The Search for Meaning in Organizations: Seven Practical Questions for Ethical Managers

The Search for Meaning in Organizations: Seven Practical Questions for Ethical Managers

The Search for Meaning in Organizations: Seven Practical Questions for Ethical Managers

The Search for Meaning in Organizations: Seven Practical Questions for Ethical Managers

Synopsis

Pava calls for a new kind of organization built on a more accurate definition of what the organization is. He argues that organizations can and should satisfy not only basic human needs, but also the highest human aspirations as well. He helps us recognize that since business plays a central role in our culture, we must understand that ethics is bound up in that role inextricably, and we need to think about ethics systematically if we hope to achieve organizational change. Ultimately ethics is about creating and sustaining meaningful work environments without sacrificing legitimate concerns for the bottom line; it is not about following a set of onerous, nit-picking rules. This book is an engaging contribution to the literature on management, business and society, and the theory and practice of ethics.

Excerpt

If business ethics conjures up an image of an ever-growing and more inventive list of "thou shalts" and "thou shalt nots," it is because the business ethics movement has often been misunderstood. Business ethics is not about constraints; it is about purpose and human potential. the core idea upon which this book is built is that the power and success of business are ultimately dependent on managers' beliefs about life's meanings. It is no exaggeration to suggest that corporate success is set in motion and encouraged by a set of core ethical values shared by managers, employees, and other stakeholders.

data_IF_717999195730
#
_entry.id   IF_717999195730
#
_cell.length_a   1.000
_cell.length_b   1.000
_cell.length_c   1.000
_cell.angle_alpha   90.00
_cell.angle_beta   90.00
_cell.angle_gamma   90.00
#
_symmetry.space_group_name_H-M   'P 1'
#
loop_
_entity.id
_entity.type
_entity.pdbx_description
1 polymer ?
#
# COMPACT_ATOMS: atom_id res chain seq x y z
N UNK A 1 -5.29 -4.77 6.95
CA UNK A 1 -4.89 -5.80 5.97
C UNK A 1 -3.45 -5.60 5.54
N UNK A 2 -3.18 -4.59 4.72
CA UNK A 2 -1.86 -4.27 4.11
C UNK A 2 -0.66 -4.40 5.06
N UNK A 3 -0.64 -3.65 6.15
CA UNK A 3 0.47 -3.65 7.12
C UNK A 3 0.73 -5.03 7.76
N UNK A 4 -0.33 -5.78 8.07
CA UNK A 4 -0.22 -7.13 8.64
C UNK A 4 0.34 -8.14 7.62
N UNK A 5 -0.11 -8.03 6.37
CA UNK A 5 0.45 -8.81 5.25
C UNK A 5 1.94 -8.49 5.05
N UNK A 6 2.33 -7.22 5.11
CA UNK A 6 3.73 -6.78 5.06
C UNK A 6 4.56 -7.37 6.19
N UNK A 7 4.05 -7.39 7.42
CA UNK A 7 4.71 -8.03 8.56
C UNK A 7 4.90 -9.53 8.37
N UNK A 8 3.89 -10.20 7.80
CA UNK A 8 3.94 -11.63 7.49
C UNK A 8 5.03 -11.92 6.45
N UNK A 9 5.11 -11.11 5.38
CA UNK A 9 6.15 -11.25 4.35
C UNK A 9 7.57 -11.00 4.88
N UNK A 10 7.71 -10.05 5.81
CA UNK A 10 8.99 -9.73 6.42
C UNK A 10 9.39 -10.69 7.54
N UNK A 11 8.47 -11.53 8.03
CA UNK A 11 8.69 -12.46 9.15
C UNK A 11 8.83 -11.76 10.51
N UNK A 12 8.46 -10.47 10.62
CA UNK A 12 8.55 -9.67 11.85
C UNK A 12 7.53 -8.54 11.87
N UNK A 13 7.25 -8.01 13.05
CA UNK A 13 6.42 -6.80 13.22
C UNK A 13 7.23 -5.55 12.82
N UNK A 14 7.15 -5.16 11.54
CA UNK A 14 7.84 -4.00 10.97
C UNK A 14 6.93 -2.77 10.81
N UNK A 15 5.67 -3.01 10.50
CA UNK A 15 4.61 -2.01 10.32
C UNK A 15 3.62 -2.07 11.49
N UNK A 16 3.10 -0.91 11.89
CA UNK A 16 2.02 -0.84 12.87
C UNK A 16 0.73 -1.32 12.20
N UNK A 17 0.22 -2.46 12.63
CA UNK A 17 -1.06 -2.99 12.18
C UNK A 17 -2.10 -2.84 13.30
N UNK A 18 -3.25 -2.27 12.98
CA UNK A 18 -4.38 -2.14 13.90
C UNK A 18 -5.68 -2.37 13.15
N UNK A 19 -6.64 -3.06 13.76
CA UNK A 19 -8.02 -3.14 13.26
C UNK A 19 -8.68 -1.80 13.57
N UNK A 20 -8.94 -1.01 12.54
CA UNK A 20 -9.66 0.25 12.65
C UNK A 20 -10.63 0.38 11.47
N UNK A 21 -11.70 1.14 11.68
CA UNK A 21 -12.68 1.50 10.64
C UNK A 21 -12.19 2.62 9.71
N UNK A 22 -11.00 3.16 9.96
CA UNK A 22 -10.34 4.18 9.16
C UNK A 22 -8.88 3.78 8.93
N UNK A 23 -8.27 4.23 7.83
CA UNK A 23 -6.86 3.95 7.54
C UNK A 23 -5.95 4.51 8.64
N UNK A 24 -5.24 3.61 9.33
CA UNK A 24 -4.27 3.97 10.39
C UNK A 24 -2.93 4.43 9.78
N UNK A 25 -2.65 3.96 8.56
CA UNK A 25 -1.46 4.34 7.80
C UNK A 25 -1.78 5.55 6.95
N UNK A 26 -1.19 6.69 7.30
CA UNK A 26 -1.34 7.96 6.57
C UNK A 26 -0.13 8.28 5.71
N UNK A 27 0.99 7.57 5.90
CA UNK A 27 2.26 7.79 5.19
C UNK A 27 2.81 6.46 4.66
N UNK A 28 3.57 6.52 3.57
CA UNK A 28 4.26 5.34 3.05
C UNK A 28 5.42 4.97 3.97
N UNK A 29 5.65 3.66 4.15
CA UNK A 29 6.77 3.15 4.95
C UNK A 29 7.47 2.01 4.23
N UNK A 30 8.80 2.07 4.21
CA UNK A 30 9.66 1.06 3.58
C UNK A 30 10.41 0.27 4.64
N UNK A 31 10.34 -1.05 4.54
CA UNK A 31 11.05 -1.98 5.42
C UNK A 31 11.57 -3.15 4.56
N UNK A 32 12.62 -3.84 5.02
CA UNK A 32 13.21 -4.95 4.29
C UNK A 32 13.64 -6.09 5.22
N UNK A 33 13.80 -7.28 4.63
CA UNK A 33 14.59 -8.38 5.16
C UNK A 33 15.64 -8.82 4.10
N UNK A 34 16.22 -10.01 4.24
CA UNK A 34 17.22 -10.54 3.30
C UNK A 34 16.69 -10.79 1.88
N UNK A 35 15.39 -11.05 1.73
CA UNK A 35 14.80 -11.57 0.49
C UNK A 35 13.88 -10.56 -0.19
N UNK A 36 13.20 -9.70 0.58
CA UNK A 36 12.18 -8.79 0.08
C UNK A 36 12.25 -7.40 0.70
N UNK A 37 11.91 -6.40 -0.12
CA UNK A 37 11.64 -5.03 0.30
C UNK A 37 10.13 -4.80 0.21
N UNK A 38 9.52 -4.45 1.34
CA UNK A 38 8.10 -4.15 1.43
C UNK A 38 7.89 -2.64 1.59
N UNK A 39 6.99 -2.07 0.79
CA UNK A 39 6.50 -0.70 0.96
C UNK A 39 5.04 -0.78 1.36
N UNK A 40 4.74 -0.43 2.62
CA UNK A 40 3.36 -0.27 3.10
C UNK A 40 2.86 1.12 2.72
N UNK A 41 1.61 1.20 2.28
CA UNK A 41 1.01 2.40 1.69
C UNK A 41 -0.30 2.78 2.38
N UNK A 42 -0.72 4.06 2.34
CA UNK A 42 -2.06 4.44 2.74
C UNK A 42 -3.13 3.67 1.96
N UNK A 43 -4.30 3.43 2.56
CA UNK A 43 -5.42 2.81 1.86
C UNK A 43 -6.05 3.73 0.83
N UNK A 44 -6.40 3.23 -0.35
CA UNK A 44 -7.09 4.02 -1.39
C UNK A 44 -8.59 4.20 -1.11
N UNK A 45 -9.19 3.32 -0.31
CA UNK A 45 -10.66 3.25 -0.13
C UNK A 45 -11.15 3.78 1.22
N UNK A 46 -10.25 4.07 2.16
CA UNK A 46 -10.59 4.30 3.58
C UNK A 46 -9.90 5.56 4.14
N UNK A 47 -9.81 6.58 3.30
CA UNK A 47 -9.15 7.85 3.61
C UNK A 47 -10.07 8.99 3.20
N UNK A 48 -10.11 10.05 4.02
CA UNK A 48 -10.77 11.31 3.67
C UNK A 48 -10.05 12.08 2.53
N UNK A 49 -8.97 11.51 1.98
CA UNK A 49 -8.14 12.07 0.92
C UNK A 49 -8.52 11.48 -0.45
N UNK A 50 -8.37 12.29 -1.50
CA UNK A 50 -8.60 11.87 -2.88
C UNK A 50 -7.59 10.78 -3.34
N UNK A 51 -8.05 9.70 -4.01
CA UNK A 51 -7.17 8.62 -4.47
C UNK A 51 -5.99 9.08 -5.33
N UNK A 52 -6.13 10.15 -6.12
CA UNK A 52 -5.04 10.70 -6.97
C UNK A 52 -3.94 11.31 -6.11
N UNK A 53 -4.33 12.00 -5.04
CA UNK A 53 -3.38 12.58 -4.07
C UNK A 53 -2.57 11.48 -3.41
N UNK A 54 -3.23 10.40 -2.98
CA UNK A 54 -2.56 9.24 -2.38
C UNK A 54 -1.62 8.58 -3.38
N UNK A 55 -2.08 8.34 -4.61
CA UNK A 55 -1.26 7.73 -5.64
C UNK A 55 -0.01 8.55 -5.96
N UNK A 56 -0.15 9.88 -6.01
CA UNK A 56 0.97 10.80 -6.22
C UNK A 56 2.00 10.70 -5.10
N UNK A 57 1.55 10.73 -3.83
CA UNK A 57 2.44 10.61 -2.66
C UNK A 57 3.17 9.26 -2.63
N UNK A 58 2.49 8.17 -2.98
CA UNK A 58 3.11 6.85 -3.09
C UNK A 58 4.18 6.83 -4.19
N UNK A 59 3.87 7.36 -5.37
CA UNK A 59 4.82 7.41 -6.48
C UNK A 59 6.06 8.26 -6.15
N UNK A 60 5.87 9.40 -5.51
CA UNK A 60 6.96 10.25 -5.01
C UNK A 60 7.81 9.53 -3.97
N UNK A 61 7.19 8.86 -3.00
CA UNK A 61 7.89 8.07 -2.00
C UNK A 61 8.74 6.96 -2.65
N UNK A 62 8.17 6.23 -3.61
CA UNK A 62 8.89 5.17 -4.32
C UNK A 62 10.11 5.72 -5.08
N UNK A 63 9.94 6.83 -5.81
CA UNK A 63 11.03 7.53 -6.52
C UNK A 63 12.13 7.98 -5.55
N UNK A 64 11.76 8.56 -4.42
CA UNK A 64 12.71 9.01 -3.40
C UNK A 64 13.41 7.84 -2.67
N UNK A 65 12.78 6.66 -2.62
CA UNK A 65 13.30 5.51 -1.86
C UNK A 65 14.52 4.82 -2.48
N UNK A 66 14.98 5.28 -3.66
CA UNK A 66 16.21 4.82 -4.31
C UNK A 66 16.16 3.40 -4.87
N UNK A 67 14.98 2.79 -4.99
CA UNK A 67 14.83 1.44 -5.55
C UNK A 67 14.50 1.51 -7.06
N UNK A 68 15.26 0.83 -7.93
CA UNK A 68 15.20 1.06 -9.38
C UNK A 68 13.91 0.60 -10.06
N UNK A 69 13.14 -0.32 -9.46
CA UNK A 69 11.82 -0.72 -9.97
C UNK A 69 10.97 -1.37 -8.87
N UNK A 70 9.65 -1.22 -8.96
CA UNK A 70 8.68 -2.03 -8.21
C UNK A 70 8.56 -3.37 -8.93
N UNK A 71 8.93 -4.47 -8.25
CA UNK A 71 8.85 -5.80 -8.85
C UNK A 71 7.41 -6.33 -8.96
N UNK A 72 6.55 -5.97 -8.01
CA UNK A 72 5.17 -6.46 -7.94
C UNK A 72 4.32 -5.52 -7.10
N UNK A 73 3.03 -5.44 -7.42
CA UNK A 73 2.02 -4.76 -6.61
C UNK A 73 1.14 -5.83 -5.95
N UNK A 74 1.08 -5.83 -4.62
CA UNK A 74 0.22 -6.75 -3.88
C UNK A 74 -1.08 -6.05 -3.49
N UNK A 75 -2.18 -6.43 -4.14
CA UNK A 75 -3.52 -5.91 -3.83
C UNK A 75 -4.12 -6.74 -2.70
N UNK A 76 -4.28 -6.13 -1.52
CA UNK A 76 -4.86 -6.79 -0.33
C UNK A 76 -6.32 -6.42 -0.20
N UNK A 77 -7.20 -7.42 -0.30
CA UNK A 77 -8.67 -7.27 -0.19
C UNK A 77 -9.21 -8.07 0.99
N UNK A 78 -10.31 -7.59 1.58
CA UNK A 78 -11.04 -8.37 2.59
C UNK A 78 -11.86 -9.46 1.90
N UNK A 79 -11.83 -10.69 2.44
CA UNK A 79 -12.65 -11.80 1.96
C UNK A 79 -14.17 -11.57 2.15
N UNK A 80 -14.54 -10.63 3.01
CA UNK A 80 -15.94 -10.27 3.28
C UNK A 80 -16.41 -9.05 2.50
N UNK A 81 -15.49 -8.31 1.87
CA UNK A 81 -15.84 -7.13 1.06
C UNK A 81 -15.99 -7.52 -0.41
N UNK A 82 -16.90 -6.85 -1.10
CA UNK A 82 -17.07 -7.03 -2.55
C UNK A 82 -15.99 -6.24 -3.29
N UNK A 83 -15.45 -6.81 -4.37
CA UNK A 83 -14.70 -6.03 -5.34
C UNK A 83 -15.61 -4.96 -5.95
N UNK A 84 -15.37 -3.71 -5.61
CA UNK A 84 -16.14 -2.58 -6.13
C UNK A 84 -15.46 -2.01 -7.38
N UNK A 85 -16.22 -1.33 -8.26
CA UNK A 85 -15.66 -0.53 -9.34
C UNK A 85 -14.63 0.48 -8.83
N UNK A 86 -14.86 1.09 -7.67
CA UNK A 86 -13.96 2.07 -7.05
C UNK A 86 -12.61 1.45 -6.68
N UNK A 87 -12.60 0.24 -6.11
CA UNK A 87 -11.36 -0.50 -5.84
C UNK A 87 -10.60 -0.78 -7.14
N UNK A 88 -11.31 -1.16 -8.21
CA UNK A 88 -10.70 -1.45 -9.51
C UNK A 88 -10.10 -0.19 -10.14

While some general values are shared across corporations and cultures, others are unique to particular industries, organizations, and individuals. Until recently, core values were perceived as firm, lasting, and stable; describing them as being inscribed in stone really wasn't all that far off the mark. Handed down from generation to generation, core values were easily learned or at least acceptably mimicked with a minimum of thought. On the brink of the twenty-first century, this is hardly the case.

In fact, today it is recognized that there is no magic formula, other than hard work, to discover or invent these evolving core values. the only way to learn and use them is to talk about them with each other.

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